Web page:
A hand sanitizer production line typically consists of a hand sanitizer mixer, mixing preparation pot, control panel, working platform, pipes, valves, and filters. The hand sanitizer pot is the most crucial part of the mixing process. It consists of inner containers, outer insulation layers, temperature measuring devices, steam & cooling water, material feeding/discharging device, and an adjustable mixing device. There are also several different types of hand sanitizers that are being manufactured, including alcohol-based, ammonia-based, silver/iodine-based, etc.
Similarly to face masks and ventilators, manufacturers that typically produce other goods have now turned their attention toward manufacturing hand sanitizer. The highest demand currently is for alcohol-based hand sanitizers so companies in other industries who have access to that key ingredient have graciously turned their production lines toward preserving our health.
According to Vox, one LA distillery called Amass has created an alcohol-based botanic handwash. It was originally meant to simply keep friends and family safe, but demand quickly grew and soon the distillery was getting orders from across the country. Similarly, bigger alcohol labels such as Diageo are doing their part to help with the shortage as well. They’ve pledged to donate 2 million liters of ethyl alcohol to hand sanitizer manufacturers. The brand Titos has also pledged to manufacture 24 tons of its own hand sanitizer to give to first-responders.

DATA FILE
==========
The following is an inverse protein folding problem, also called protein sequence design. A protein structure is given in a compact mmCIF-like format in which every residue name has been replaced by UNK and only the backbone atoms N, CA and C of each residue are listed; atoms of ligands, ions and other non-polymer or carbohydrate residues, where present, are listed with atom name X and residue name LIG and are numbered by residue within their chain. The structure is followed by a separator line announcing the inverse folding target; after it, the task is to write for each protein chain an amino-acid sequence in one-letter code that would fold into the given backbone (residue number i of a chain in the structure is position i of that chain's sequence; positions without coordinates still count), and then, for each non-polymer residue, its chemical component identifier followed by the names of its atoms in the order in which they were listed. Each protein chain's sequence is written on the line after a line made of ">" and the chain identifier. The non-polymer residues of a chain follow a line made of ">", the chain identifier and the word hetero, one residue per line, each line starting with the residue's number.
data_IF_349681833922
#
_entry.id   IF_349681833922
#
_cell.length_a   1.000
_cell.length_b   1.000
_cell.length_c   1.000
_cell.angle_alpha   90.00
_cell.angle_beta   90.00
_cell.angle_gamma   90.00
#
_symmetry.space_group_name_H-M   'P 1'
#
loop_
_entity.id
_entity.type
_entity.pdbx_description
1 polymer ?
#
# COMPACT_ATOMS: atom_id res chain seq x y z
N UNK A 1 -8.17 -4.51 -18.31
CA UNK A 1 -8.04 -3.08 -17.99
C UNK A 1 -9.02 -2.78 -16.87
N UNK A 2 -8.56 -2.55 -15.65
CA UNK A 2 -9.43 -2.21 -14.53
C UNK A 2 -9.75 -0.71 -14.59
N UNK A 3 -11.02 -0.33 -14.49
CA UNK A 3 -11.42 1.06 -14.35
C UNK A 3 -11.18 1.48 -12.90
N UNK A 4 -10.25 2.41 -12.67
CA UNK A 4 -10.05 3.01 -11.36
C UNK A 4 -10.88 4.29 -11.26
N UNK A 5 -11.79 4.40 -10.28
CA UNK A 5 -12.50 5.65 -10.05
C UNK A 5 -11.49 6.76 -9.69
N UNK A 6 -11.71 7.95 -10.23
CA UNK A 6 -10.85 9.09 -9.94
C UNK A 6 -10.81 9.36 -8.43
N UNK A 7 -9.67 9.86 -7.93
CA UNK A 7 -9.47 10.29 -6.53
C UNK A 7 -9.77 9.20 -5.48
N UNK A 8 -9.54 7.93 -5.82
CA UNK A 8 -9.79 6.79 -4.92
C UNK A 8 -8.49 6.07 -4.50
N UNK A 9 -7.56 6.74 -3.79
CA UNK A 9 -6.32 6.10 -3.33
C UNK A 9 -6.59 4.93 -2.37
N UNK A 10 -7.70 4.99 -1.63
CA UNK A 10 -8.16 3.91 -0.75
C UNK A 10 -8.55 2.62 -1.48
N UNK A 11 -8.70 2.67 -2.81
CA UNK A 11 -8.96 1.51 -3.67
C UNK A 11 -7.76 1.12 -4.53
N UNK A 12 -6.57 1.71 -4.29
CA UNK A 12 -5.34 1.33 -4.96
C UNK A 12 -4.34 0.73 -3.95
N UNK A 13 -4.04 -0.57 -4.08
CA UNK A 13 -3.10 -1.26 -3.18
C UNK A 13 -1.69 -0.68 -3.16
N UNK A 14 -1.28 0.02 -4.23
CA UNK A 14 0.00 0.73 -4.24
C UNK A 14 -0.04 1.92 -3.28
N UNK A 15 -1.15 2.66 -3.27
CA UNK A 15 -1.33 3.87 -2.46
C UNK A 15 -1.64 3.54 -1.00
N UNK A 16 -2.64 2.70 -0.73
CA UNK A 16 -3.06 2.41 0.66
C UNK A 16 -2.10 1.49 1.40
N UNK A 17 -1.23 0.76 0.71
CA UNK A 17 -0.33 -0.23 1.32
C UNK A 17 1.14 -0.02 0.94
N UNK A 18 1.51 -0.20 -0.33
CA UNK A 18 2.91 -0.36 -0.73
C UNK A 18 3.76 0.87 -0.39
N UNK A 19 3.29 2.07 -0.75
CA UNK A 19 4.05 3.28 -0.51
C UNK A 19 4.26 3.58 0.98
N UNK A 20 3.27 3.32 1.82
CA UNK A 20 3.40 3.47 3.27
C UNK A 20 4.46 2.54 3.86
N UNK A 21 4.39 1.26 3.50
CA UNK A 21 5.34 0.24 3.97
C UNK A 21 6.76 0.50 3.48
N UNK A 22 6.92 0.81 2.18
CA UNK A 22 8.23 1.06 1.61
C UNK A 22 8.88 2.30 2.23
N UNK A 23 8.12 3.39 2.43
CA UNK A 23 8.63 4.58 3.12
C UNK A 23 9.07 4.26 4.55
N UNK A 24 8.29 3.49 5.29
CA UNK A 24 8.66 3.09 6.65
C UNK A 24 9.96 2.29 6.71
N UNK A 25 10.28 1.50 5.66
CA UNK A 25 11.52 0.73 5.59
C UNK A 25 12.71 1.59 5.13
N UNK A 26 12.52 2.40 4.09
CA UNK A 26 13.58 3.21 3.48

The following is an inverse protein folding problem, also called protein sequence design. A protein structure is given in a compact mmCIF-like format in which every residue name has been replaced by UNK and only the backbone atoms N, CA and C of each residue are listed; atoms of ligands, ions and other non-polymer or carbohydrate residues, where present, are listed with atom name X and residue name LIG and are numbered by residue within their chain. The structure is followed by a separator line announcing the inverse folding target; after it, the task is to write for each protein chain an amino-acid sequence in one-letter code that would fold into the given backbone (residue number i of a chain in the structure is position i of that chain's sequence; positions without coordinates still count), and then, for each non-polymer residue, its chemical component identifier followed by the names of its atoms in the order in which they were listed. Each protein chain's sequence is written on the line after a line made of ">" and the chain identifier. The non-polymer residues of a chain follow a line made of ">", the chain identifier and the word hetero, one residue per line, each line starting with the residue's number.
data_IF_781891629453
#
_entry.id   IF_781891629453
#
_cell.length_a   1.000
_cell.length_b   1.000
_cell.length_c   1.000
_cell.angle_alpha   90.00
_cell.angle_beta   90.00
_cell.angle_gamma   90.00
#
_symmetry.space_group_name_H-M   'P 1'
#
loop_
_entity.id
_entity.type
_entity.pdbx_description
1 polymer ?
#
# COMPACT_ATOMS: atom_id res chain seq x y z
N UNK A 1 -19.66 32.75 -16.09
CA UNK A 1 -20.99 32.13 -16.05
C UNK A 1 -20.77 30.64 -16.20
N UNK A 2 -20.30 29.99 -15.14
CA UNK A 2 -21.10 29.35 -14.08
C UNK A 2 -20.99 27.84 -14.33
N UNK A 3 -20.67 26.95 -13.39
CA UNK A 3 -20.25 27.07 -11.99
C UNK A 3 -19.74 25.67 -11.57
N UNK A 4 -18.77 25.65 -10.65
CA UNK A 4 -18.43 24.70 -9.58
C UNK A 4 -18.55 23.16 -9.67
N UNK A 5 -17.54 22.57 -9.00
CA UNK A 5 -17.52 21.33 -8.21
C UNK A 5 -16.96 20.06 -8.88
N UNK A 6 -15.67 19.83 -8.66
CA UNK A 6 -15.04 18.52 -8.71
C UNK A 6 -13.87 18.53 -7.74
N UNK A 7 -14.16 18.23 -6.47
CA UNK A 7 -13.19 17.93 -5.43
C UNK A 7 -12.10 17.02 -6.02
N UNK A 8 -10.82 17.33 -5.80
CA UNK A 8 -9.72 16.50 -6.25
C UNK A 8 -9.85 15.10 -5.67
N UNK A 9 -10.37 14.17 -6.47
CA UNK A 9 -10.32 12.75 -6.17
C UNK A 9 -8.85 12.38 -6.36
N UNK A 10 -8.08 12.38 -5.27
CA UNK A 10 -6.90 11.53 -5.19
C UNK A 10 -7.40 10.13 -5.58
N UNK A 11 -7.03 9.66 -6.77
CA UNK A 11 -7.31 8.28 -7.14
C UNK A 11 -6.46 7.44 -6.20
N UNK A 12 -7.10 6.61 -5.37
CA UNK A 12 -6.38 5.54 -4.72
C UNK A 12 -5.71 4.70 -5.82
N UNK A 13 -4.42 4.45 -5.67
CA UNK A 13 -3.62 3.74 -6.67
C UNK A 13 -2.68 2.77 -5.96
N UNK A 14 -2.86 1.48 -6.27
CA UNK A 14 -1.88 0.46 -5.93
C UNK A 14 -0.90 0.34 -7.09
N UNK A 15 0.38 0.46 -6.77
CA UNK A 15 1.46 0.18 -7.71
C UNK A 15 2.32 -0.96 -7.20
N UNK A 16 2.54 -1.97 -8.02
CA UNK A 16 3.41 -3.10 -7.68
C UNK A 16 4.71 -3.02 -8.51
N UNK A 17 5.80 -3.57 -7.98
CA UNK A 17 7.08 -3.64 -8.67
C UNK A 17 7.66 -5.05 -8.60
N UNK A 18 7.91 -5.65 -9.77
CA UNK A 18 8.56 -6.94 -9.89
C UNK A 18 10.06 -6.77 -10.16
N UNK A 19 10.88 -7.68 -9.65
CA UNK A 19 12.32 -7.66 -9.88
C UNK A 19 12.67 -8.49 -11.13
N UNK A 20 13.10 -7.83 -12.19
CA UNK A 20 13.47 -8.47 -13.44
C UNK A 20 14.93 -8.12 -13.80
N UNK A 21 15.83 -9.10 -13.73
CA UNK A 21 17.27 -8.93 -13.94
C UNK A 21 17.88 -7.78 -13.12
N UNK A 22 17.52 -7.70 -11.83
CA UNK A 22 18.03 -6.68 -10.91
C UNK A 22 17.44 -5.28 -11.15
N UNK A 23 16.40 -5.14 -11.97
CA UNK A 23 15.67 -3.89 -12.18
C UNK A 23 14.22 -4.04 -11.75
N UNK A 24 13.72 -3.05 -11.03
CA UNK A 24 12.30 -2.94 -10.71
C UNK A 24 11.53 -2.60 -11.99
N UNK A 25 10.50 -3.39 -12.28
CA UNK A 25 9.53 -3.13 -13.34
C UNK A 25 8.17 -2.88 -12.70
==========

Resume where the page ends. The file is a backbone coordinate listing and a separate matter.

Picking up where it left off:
Perfume producers, another sector of the manufacturing world that has ready access to alcohol, has also had several manufacturers turn their production lines toward hand sanitizer. In March, LVMH began producing free hand sanitizer for French healthcare workers using production lines they typically reserve for Dior and Givenchy. Other companies such as L’Oreal and Estee Lauder have also joined the cause. The former is donating millions of bottles throughout Europe while the latter has reopened a factory in Long Island and has pledged to donate 10,000 bottles throughout the state each week.